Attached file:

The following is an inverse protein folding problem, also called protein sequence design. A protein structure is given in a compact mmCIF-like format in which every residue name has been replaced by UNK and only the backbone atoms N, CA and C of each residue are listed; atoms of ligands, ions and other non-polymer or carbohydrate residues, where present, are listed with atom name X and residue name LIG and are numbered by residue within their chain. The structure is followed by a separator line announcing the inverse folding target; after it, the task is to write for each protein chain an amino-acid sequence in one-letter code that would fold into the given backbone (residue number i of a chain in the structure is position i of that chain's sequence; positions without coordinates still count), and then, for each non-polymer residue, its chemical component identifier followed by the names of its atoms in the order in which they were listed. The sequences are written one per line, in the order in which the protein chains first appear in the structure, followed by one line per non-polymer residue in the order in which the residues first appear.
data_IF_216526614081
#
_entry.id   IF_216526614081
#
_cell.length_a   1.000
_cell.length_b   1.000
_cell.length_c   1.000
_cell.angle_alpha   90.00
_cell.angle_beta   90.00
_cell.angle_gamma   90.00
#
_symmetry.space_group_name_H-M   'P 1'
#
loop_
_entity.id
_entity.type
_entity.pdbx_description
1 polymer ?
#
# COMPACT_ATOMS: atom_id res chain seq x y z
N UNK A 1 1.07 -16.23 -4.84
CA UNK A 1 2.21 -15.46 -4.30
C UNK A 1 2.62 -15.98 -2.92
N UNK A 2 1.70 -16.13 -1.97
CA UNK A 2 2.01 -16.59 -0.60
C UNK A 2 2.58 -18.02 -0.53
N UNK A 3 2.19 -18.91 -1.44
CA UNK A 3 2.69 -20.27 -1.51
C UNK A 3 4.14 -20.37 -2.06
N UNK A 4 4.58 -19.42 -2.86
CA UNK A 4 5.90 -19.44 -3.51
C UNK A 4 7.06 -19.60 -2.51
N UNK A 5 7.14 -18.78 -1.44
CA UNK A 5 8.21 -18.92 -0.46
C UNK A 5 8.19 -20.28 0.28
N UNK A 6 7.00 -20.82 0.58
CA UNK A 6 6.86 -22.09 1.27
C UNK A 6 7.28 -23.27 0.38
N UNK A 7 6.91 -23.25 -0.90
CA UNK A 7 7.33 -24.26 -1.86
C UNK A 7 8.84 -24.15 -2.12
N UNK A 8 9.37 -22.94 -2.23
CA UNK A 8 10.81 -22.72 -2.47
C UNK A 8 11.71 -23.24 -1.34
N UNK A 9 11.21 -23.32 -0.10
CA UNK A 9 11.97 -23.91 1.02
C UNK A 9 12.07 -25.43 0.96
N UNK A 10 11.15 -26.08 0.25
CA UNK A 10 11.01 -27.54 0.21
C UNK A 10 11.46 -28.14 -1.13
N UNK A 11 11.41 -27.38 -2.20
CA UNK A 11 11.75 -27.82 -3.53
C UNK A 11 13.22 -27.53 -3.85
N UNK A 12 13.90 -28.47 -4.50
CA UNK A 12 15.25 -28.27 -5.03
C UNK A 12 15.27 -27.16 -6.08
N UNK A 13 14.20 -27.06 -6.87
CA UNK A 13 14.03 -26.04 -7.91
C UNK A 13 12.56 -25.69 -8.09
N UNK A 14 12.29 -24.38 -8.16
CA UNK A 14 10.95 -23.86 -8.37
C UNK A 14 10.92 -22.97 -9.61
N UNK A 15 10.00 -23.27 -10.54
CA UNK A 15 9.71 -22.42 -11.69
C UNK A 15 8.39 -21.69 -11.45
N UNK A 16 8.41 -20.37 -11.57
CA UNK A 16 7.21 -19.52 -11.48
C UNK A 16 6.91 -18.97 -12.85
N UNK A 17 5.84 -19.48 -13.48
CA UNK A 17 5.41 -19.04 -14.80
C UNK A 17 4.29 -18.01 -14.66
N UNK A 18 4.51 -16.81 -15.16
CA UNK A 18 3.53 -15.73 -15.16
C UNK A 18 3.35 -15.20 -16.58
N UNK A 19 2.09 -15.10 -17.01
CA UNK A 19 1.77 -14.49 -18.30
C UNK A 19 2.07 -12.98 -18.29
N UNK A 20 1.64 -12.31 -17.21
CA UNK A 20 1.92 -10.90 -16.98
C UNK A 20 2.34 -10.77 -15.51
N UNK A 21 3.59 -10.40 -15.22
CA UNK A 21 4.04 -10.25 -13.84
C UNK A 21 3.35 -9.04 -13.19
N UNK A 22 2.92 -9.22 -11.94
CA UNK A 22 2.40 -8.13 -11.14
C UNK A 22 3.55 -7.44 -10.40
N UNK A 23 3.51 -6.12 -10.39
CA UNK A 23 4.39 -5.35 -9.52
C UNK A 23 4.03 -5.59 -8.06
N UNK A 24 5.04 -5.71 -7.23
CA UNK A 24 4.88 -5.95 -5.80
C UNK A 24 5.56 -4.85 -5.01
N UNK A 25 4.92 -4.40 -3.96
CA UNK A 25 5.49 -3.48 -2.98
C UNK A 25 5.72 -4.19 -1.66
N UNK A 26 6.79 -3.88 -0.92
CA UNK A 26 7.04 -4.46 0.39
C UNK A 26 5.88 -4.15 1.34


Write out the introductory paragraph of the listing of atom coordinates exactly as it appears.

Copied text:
The following is an inverse protein folding problem, also called protein sequence design. A protein structure is given in a compact mmCIF-like format in which every residue name has been replaced by UNK and only the backbone atoms N, CA and C of each residue are listed; atoms of ligands, ions and other non-polymer or carbohydrate residues, where present, are listed with atom name X and residue name LIG and are numbered by residue within their chain. The structure is followed by a separator line announcing the inverse folding target; after it, the task is to write for each protein chain an amino-acid sequence in one-letter code that would fold into the given backbone (residue number i of a chain in the structure is position i of that chain's sequence; positions without coordinates still count), and then, for each non-polymer residue, its chemical component identifier followed by the names of its atoms in the order in which they were listed. The sequences are written one per line, in the order in which the protein chains first appear in the structure, followed by one line per non-polymer residue in the order in which the residues first appear.